The traditional jug is one of those evolved designs, like the traditional bicycle, that it seems impossible to improve on, but aesthetics and fashion drive innovation and there are all sorts of jugs and all sorts of bicycles. Despite my praise of it, I'm not currently making this form because I'm creating a more contemporary look, but I agree with Michael Cardew, who said, "If a thrower can make pitchers well, he will be able to make any other shape. A good pitcher is the most lively and athletic of all pots, realising the conjunction of grace with strength, ready and apt for action yet majestic in repose."

Proportion is tricky.  The eye can discern small differences in proportion, and certain ratios of height to width, and the dimensions of one part of the jug in relation to the others, are immediately satisfying.  It's not easy to explain why, although the most useful guide is the golden ratio, in which the ratio of one dimension to another is the same as the ratio of the larger dimension to their sum, a ratio of about 1.62.  But I've tended to approach this sort of jug empirically, varying the proportions until they look right – in other words, my approach is subjective and personal and I work on the assumption that what looks right to me will probably look right to most other people as well.

Nevertheless, I've tried to analyse what looks good and what doesn't. Here, (top), are three jugs, similar in shape but slightly different in proportion.  To my mind, the one on the left (Jug 1) looks too squat and the one of the right (Jug 3) is too narrow and its neck too tall. The the one in the middle (Jug 2) combines elegance with generosity of form. Why?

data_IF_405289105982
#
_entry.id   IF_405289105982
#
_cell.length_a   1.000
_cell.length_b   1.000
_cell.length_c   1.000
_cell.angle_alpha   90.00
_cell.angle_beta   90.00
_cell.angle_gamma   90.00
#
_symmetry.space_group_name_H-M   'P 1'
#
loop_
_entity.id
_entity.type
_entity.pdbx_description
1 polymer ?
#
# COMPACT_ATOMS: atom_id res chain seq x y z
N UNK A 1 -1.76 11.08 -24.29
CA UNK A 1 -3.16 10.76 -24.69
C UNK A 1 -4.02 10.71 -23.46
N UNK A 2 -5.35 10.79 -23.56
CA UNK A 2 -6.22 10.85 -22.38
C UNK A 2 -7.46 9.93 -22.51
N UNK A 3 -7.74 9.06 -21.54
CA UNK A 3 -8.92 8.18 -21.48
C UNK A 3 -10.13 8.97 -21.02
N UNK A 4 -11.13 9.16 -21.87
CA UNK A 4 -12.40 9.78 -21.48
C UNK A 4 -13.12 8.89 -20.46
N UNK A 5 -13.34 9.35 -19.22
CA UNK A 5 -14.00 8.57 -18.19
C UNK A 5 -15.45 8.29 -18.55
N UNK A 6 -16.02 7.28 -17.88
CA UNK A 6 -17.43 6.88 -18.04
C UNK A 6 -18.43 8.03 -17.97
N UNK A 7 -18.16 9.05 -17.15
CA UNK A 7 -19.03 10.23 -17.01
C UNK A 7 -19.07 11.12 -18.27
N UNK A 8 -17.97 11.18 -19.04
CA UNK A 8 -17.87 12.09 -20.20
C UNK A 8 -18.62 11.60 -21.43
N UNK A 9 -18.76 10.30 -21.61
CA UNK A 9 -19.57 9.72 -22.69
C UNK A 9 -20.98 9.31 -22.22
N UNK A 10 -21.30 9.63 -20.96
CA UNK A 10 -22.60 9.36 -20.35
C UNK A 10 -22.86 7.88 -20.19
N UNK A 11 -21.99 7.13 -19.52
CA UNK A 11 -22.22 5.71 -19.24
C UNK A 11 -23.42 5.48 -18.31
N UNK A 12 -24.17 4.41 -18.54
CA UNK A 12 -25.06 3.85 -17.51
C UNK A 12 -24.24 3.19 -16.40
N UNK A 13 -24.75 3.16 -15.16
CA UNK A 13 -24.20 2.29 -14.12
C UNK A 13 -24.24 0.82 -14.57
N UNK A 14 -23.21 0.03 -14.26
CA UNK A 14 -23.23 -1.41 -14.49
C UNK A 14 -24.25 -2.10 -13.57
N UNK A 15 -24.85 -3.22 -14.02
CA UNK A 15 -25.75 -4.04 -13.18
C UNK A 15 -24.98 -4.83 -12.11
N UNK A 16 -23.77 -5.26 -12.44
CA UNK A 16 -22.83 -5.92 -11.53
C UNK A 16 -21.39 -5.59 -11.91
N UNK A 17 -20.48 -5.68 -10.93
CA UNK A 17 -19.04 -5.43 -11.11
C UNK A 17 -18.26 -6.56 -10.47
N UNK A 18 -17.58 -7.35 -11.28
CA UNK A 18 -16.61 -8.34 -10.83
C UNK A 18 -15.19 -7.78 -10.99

The key measurements are the height of the jug, its width at the broadest point, the width of foot (roughly equal to the width of the neck), and the height of the neck. The ratio of each part to the others is shown in the table below.

Rule 1 is suggested by Jug 2, where the ratio of height to width, 1.6, is close to the golden ratio.  But the golden ratio is seen nowhere else; the closest is the ratio of width to foot, at 1.8 - good jug makers often make a narrower foot that stands in relation to width closer to the golden ratio. In Jug 3, with the long neck, the width of the foot and the length of the neck are about the same; in Jug 1, the ratio of neck to foot is 1.3, which suggests ...